Rates of obesity, tobacco use, depression and other health-risk indicators are higher among people with lower income levels and less education, according to a report from the Centers for Disease Control and Prevention's National Center for Health Statistics (PDF)
As part of its 35th annual report on overall U.S. health, the center included for the first time a special section on the impact of socioeconomic status on the health of adults and children. The data showed better health status among Americans with higher incomes and more education.
For instance, poorer women were less likely to breastfeed their babies, according to the report. Children living below the poverty line watched more television, were less likely to have visited a dentist during the past year and were more likely to receive a diagnosis of attention deficit hyperactivity disorder.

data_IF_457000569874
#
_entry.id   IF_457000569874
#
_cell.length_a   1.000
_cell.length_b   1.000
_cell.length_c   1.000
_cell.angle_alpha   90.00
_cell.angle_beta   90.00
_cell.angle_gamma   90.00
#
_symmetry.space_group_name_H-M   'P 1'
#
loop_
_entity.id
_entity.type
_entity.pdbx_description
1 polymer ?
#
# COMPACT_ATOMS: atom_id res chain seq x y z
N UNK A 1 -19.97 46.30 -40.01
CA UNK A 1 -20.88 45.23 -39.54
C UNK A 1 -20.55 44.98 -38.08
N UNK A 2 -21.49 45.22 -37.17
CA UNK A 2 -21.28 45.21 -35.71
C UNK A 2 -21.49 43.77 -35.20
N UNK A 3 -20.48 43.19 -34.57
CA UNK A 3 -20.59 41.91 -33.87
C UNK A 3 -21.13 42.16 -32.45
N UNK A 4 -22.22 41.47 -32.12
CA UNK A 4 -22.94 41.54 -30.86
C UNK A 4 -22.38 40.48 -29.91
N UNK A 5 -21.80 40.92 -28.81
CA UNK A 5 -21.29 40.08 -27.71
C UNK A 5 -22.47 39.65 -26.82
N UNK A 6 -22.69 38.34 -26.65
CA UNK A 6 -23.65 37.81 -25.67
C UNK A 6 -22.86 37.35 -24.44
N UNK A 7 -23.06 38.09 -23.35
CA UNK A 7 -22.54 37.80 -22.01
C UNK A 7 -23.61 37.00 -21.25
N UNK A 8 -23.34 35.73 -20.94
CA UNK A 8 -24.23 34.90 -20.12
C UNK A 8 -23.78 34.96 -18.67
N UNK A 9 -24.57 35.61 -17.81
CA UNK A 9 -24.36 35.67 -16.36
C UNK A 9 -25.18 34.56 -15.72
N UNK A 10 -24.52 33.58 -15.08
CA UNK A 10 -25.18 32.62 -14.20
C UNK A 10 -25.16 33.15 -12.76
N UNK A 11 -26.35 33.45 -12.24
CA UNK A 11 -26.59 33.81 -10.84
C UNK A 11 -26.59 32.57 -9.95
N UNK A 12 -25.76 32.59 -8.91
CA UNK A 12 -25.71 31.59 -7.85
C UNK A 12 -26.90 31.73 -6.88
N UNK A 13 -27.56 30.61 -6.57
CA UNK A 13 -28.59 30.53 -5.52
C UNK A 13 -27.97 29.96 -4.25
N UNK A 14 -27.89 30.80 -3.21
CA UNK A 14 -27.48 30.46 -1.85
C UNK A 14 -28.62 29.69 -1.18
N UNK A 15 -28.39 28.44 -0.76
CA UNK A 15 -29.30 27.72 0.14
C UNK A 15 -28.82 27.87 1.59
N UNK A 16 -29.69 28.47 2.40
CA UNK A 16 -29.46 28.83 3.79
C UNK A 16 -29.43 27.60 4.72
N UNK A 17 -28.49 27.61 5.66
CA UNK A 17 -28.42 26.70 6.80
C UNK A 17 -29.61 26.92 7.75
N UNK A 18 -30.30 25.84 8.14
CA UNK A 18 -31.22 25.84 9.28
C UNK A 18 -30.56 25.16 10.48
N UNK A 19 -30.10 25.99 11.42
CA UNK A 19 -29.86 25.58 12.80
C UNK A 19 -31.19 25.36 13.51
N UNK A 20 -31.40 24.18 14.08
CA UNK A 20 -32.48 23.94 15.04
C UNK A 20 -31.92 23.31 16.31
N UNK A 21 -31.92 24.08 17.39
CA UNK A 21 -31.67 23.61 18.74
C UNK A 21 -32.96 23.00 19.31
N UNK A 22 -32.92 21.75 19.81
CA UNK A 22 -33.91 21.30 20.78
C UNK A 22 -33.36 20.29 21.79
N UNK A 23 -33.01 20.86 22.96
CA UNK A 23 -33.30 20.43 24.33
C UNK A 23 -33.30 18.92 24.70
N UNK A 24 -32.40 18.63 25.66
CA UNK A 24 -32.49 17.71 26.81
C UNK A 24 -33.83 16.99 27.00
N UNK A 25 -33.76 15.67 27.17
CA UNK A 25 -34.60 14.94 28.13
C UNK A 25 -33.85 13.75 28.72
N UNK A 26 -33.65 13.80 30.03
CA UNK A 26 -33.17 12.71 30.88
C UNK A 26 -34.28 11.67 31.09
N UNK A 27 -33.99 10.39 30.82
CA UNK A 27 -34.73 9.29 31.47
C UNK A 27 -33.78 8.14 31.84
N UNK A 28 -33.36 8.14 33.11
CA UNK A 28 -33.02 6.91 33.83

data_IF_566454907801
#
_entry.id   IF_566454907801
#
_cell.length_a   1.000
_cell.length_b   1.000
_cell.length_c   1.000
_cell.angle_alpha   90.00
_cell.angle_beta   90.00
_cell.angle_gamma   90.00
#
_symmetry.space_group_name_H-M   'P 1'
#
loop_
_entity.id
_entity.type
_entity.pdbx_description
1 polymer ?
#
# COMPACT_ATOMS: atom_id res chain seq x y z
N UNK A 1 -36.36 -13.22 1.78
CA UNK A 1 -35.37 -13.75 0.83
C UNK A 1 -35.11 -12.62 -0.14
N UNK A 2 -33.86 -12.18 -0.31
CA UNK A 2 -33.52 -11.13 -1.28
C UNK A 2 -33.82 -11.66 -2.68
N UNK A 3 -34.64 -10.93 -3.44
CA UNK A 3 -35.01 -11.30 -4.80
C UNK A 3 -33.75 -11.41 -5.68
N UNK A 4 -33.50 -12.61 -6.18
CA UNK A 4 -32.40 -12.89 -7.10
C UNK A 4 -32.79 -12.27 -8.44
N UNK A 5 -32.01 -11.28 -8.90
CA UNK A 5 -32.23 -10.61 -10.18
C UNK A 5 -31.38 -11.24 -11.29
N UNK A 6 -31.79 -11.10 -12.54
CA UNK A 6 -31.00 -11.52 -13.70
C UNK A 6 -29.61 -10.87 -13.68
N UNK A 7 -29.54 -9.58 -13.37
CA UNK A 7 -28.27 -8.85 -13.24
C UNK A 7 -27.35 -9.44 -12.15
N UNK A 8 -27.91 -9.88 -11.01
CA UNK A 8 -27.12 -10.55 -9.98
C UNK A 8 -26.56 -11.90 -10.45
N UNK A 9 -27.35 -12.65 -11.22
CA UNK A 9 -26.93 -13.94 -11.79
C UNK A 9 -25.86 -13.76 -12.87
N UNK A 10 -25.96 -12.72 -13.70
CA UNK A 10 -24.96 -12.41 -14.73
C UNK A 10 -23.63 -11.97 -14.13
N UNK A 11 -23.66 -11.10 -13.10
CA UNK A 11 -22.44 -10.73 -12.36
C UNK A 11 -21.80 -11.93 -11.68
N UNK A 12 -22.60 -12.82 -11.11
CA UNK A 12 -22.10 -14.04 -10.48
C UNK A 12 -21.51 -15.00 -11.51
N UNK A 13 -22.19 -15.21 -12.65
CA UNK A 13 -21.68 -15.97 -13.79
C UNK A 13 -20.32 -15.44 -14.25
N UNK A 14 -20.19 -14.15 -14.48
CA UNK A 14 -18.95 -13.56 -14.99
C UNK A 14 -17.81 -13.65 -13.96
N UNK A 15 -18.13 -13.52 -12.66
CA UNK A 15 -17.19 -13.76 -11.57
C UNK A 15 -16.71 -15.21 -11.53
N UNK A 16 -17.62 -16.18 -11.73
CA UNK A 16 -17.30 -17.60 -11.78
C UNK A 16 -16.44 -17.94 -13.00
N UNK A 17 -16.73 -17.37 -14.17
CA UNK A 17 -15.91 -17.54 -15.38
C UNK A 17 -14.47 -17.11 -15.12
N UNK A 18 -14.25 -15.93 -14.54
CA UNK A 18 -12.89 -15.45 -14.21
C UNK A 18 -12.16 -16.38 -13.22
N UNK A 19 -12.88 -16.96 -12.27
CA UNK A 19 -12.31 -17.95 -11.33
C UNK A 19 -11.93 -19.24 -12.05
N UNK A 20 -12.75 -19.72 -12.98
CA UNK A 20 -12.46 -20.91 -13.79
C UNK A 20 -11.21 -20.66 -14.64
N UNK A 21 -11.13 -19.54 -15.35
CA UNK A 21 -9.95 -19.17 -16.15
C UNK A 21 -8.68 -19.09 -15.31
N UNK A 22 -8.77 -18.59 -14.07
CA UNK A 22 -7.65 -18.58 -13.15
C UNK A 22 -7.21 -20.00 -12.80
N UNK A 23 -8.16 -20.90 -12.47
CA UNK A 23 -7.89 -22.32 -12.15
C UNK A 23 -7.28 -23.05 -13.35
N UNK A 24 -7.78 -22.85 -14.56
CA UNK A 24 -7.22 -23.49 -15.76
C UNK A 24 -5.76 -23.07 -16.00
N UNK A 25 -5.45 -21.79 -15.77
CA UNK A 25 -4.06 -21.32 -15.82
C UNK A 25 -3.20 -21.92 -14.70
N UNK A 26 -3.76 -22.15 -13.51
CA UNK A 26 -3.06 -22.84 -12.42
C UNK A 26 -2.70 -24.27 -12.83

“Between 1996-2006, the gap in life expectancy at age 25 between those with less than a high school education and those with a bachelor's degree or higher increased by 1.9 years for men and 2.8 years for women,” the CDC's National Center for Health Statistics said in a news release. “On average in 2006, 25-year-old men without a high school diploma had a life expectancy 9.3 years less than those with a bachelor's degree or higher. Women without a high school diploma had a life expectancy 8.6 years less than those with a bachelor's degree or higher.”